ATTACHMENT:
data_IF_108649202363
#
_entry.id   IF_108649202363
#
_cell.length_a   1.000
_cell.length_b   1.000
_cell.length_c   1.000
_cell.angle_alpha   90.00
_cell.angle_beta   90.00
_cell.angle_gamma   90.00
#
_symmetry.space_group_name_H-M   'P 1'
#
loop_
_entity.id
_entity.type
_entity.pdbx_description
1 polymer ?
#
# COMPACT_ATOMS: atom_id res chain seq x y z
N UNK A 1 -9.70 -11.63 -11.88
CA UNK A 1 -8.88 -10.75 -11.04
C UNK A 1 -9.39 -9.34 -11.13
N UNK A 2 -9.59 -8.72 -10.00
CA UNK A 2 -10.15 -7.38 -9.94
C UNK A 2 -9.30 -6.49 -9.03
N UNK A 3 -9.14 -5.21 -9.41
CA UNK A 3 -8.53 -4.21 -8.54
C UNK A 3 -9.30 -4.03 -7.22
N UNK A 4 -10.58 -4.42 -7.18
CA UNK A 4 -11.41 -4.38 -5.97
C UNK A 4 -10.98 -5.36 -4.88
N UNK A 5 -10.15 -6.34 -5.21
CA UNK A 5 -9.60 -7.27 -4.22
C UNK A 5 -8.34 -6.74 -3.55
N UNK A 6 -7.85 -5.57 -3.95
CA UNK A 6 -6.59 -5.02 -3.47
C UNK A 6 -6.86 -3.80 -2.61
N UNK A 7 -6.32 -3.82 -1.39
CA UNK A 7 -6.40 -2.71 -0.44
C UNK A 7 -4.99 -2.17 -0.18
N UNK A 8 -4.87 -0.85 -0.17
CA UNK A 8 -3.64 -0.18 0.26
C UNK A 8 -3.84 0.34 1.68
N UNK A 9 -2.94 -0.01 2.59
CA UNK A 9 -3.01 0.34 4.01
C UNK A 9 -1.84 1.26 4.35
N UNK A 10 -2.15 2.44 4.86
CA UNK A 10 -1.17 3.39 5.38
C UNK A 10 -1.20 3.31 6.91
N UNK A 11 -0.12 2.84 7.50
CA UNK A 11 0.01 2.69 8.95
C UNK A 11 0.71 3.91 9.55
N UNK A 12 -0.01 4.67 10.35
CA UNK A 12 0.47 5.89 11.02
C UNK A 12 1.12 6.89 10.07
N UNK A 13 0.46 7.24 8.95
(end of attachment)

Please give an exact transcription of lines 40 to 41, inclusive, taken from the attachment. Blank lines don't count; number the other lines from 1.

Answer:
CA UNK A 7 -6.40 -2.71 -0.44
C UNK A 7 -4.99 -2.17 -0.18